Google is expected to announce the details around its Home product tomorrow. You should expect some clear indications about how Google plans to compete against Amazon’s Alexa in the home-based voice assistant market. Here are four things to look for and what they will mean for the competitive landscape:
- It’s about more than the Home
- Integration with Other Apps Used Throughout Your Day
- Integration with Visual Media
- The Price Point Question
1. It’s about more than the Home
Google’s strong suit in consumer attention is its stronghold for desktop search and Android operating system for mobile. These are clear advantages over Amazon and Google is likely to stress that it can serve you at home, work and on the go. The question Google is likely to pose to consumers will be whether they are looking for an assistant that is always with them or simply a media and smart home control hub for the home. Google is going for the former and suggesting you get the latter as a package deal.
2. Integration with Other Apps Used Throughout Your Day
Google is also a mobile and desktop app powerhouse. Google Maps knows where things are in the physical world and Waze knows your typical commuting routes. Google calendar knows your appointments and Gmail Contacts can connect you to people through email, text and phone. The recently announced Allo app is a digital assistant for your phone that likely will mimic Google Home and enable learning and persistence across devices and places. All of these interconnected apps may be confusing at times, but tying together so many functional benefits could be a great advantage. Google will certainly position it that way.
3. Integration with Visual Media
Voice-first computing is an important shift in how we interact with devices, data and media. It opens up new opportunities and convenience as Alexa has demonstrated. However, Google is likely to say that being trapped in a voice world and then having to shift to another platform for visual content is inconvenient and too limiting. The integration with Chromecast to ask Google Home to display visual content or bring up similar media on an Android mobile device should be a credible differentiator. Amazon is still working on its Alexa integration with Fire TV and that platform has far less penetration than Chromecast and Android; not to mention that Alexa doesn’t have the leading mobile smartphone platform globally.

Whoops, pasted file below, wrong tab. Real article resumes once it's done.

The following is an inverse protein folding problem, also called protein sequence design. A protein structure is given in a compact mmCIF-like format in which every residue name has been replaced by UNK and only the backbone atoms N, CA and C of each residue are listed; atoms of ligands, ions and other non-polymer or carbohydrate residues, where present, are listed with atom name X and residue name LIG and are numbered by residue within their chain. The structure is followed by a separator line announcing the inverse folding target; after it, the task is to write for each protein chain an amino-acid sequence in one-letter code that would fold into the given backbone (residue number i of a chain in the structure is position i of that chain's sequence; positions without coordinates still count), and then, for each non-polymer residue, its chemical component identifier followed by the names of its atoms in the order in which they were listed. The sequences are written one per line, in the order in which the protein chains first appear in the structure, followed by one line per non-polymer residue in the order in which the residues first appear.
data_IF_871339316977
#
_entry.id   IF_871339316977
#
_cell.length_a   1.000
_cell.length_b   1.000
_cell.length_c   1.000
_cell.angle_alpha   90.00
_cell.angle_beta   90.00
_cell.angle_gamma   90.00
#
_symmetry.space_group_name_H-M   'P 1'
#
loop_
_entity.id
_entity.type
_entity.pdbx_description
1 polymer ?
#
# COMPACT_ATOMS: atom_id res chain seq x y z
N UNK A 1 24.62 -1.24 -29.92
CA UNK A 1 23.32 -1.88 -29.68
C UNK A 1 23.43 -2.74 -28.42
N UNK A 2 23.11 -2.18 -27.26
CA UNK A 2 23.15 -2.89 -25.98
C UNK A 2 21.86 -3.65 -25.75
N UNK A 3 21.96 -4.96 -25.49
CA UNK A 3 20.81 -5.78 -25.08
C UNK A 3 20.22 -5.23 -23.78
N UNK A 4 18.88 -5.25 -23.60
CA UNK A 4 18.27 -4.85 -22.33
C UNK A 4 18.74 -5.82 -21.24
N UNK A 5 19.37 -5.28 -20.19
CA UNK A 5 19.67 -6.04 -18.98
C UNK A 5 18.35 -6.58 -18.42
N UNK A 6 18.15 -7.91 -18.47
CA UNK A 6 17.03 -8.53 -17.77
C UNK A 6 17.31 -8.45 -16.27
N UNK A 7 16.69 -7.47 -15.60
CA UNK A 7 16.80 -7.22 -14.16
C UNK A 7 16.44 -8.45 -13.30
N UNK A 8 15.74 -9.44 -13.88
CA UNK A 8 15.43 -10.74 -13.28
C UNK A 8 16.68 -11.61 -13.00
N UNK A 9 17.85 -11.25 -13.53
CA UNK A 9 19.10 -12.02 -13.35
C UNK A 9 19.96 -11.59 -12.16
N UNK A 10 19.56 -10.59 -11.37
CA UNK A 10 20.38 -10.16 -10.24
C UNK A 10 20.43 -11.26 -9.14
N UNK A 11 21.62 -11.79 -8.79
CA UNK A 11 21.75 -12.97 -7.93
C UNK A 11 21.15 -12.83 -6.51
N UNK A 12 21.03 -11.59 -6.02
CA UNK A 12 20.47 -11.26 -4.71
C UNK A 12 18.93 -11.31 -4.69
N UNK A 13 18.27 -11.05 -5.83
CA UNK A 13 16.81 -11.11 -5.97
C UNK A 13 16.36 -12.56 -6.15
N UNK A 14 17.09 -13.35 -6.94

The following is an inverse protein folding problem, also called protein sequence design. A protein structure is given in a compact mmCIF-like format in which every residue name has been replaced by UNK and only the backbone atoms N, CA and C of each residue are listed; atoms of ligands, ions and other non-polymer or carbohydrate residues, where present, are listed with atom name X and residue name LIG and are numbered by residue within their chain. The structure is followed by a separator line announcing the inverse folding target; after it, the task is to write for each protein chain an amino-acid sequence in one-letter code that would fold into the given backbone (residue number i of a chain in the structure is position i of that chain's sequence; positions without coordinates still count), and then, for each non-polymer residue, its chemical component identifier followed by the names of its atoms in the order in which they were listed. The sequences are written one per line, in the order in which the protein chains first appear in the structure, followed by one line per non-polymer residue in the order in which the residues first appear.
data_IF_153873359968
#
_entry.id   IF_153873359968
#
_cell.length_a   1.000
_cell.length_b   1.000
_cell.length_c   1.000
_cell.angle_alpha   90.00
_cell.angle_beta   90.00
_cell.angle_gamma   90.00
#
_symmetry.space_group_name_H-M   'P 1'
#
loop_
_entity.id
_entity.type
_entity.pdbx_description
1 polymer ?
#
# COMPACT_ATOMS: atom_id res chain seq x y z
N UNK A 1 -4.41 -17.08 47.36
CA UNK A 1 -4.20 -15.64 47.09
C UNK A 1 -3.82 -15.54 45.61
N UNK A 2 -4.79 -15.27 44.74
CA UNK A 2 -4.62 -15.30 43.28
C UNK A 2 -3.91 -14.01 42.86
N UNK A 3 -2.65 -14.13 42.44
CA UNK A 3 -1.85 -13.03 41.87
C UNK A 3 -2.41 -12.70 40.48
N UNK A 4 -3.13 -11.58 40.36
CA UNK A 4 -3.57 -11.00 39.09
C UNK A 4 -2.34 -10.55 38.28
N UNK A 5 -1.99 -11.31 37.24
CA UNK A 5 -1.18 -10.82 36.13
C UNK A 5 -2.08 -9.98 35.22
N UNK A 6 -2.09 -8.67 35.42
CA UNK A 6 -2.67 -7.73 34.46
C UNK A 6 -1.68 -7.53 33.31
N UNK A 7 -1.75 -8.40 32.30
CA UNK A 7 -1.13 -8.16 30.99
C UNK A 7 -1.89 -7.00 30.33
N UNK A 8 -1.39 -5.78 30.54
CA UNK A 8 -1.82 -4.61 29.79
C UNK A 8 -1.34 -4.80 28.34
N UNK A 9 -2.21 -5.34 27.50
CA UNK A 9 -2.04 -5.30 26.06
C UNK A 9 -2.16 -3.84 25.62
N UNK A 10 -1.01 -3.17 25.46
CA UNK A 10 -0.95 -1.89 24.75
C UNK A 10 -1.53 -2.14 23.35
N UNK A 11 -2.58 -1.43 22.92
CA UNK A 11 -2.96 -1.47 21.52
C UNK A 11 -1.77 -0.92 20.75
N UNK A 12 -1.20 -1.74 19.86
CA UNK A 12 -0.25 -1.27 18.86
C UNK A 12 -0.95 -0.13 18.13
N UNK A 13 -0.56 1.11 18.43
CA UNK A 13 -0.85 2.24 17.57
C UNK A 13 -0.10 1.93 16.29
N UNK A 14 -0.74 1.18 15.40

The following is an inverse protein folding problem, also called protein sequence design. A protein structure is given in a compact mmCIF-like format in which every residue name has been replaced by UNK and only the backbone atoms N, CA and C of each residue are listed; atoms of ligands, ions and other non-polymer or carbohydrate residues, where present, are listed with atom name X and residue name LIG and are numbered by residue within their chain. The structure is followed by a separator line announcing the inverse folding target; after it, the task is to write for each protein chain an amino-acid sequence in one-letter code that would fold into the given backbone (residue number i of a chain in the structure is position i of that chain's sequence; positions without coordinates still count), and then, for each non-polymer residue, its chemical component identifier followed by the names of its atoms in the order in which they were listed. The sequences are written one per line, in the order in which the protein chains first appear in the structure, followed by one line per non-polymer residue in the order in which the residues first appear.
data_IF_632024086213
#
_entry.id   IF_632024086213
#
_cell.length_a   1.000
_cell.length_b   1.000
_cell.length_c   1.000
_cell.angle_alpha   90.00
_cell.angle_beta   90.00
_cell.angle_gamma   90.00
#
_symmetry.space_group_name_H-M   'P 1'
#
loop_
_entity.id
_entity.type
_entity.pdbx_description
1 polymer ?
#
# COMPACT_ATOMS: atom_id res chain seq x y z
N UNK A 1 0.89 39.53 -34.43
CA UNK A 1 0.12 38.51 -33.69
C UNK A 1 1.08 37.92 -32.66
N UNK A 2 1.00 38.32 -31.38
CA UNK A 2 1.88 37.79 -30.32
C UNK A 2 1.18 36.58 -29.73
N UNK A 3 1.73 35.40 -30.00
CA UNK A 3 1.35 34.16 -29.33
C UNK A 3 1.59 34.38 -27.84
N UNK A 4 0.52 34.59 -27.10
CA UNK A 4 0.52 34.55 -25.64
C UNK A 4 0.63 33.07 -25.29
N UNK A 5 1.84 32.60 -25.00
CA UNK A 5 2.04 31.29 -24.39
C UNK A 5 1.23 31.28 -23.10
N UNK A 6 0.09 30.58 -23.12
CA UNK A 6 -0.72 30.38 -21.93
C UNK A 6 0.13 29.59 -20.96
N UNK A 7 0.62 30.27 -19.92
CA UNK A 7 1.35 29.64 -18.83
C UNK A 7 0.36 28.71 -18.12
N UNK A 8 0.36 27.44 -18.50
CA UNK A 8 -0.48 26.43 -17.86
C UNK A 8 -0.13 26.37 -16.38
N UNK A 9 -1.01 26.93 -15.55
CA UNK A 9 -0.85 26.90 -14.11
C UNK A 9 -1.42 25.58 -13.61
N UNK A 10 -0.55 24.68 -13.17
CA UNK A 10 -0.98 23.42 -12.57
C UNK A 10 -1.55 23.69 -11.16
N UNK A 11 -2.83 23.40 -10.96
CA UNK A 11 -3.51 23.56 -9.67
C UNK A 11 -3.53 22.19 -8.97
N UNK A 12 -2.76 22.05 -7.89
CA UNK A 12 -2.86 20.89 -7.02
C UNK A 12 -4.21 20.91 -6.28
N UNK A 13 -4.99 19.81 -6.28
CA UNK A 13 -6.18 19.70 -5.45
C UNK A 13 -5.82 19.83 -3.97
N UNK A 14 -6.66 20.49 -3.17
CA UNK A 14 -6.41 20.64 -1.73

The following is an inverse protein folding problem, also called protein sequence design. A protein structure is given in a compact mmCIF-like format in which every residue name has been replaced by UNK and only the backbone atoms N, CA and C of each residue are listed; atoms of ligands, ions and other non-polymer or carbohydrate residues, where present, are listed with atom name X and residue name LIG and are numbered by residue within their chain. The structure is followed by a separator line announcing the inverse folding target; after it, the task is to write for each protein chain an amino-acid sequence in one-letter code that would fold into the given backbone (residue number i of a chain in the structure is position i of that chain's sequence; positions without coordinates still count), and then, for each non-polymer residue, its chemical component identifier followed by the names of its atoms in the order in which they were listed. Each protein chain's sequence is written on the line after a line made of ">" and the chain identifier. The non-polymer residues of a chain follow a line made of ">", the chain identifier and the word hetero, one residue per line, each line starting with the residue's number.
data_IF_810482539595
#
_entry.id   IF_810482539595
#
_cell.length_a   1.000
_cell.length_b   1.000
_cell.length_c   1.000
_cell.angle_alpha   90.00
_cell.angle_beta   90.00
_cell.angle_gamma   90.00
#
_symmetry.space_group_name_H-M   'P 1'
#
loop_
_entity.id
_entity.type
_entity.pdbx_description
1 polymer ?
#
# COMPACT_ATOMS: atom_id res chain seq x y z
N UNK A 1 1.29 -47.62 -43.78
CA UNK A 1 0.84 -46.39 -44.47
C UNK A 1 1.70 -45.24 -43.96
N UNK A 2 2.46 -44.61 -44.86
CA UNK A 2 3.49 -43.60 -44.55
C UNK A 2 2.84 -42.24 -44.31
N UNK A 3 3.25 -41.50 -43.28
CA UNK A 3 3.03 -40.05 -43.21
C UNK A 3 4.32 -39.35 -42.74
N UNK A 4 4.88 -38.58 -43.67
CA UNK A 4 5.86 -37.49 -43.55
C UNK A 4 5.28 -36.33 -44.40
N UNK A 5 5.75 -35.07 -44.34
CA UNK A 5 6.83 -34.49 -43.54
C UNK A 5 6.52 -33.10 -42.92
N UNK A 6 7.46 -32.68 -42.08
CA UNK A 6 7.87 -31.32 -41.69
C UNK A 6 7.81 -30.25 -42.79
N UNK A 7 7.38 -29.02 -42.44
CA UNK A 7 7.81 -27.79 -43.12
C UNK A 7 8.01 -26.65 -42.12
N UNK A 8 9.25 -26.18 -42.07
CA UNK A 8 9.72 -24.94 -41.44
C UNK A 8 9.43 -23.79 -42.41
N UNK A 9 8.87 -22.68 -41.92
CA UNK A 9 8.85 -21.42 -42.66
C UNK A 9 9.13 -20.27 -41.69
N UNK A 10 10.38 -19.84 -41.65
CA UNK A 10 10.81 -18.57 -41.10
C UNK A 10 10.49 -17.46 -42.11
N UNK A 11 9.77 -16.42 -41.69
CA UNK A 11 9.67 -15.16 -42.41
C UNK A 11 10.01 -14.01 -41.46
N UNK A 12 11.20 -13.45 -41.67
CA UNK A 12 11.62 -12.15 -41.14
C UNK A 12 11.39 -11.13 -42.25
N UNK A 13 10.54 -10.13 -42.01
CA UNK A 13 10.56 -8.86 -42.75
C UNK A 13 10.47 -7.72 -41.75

4. The Price Point Question
Amazon set the pricing umbrella for the market with its $179 Echo price. Early indications from Google suggest the Home device will likely come in around or below that level. However, Amazon shook up the pricing debate recently by setting a sub-$50 price for the Echo Dot. The sound quality may not be as strong as the original Echo, but it provides full access to everything Alexa can deliver at less than one-third the price. On the surface, the idea is to make the devices inexpensive enough to place one in several rooms throughout the house. Google Home’s introductory video suggested something similar but you could easily spend over $1,000 to outfit your main living areas and bedrooms at a $150 or higher price point. Amazon solved that problem with the lower priced Dot as an accessory.
The question tomorrow will be whether Google plans to be aggressive on pricing in order to establish market share. As a recent Wired article suggested, Google is focused on consumer attention. The company’s strategy is to be everywhere consumers are and that is why so many of its offerings ranging from search and Gmail to Android and Waze are free to use. That pervasive presence enables Google to maintain the world’s largest advertising business and provides options for future product lines. If Google Home arrives at a sub-$100 price point, you can assume the company is focused on rapid penetration not for the sake of driving revenue, but instead to support its broader ecosystem of consumer touch points.
Let the Games Begin
Amazon created the market with its Echo and Alexa Voice Service and has built an impressive lead in terms of millions of users and thousands of skills (i.e. apps). Google Home looks like the first credible competitor. Apple is working hard to catch up. Let the games begin.